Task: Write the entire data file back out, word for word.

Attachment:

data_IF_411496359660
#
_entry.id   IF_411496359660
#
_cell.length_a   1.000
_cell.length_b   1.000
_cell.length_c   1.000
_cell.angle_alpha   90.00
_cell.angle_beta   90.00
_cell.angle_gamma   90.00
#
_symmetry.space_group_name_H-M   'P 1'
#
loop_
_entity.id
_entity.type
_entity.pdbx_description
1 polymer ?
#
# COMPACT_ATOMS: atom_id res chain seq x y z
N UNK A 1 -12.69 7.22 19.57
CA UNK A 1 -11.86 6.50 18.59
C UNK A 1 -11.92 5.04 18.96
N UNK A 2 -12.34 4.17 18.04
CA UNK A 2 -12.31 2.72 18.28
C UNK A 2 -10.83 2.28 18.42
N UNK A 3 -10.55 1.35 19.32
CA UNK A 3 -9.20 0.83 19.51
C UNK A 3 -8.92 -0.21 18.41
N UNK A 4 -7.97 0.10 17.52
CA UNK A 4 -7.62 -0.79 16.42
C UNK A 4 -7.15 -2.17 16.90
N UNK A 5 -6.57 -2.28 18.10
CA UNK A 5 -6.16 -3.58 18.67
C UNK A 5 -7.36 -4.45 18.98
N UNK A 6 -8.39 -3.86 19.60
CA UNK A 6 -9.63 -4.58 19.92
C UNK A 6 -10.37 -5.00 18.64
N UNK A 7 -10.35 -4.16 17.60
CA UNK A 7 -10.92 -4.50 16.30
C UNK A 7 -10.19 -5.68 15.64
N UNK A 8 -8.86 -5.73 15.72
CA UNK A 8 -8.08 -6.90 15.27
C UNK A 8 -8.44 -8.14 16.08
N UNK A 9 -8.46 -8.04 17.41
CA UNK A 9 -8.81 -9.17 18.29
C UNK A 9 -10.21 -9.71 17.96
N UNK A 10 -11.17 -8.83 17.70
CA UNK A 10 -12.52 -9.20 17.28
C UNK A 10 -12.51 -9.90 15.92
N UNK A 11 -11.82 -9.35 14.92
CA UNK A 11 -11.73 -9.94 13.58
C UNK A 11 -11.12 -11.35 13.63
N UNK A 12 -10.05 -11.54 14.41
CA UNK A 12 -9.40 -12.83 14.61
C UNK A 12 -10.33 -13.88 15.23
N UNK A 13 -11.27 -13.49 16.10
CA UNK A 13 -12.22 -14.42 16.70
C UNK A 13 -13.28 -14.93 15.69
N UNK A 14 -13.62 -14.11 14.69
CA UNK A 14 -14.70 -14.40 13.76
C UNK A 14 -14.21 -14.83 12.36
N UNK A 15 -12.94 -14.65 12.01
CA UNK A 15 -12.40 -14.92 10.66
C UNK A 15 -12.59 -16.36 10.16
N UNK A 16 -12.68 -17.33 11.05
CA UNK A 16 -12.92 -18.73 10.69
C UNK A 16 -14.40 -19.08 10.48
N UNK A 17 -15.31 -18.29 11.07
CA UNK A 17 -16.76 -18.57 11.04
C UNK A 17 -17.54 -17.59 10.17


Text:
data_IF_411496359660
#
_entry.id   IF_411496359660
#
_cell.length_a   1.000
_cell.length_b   1.000
_cell.length_c   1.000
_cell.angle_alpha   90.00
_cell.angle_beta   90.00
_cell.angle_gamma   90.00
#
_symmetry.space_group_name_H-M   'P 1'
#
loop_
_entity.id
_entity.type
_entity.pdbx_description
1 polymer ?
#
# COMPACT_ATOMS: atom_id res chain seq x y z
N UNK A 1 -12.69 7.22 19.57
CA UNK A 1 -11.86 6.50 18.59
C UNK A 1 -11.92 5.04 18.96
N UNK A 2 -12.34 4.17 18.04
CA UNK A 2 -12.31 2.72 18.28
C UNK A 2 -10.83 2.28 18.42
N UNK A 3 -10.55 1.35 19.32
CA UNK A 3 -9.20 0.83 19.51
C UNK A 3 -8.92 -0.21 18.41
N UNK A 4 -7.97 0.10 17.52
CA UNK A 4 -7.62 -0.79 16.42
C UNK A 4 -7.15 -2.17 16.90
N UNK A 5 -6.57 -2.28 18.10
CA UNK A 5 -6.16 -3.58 18.67
C UNK A 5 -7.36 -4.45 18.98
N UNK A 6 -8.39 -3.86 19.60
CA UNK A 6 -9.63 -4.58 19.92
C UNK A 6 -10.37 -5.00 18.64
N UNK A 7 -10.35 -4.16 17.60
CA UNK A 7 -10.92 -4.50 16.30
C UNK A 7 -10.19 -5.68 15.64
N UNK A 8 -8.86 -5.73 15.72
CA UNK A 8 -8.08 -6.90 15.27
C UNK A 8 -8.44 -8.14 16.08
N UNK A 9 -8.46 -8.04 17.41
CA UNK A 9 -8.81 -9.17 18.29
C UNK A 9 -10.21 -9.71 17.96
N UNK A 10 -11.17 -8.83 17.70
CA UNK A 10 -12.52 -9.20 17.28
C UNK A 10 -12.51 -9.90 15.92
N UNK A 11 -11.82 -9.35 14.92
CA UNK A 11 -11.73 -9.94 13.58
C UNK A 11 -11.12 -11.35 13.63
N UNK A 12 -10.05 -11.54 14.41
CA UNK A 12 -9.40 -12.83 14.61
C UNK A 12 -10.33 -13.88 15.23
N UNK A 13 -11.27 -13.49 16.10
CA UNK A 13 -12.22 -14.42 16.70
C UNK A 13 -13.28 -14.93 15.69
N UNK A 14 -13.62 -14.11 14.69
CA UNK A 14 -14.70 -14.40 13.76
C UNK A 14 -14.21 -14.83 12.36
N UNK A 15 -12.94 -14.65 12.01
CA UNK A 15 -12.40 -14.92 10.66
C UNK A 15 -12.59 -16.36 10.16
N UNK A 16 -12.68 -17.33 11.05
CA UNK A 16 -12.92 -18.73 10.69
C UNK A 16 -14.40 -19.08 10.48
N UNK A 17 -15.31 -18.29 11.07
CA UNK A 17 -16.76 -18.57 11.04
C UNK A 17 -17.54 -17.59 10.17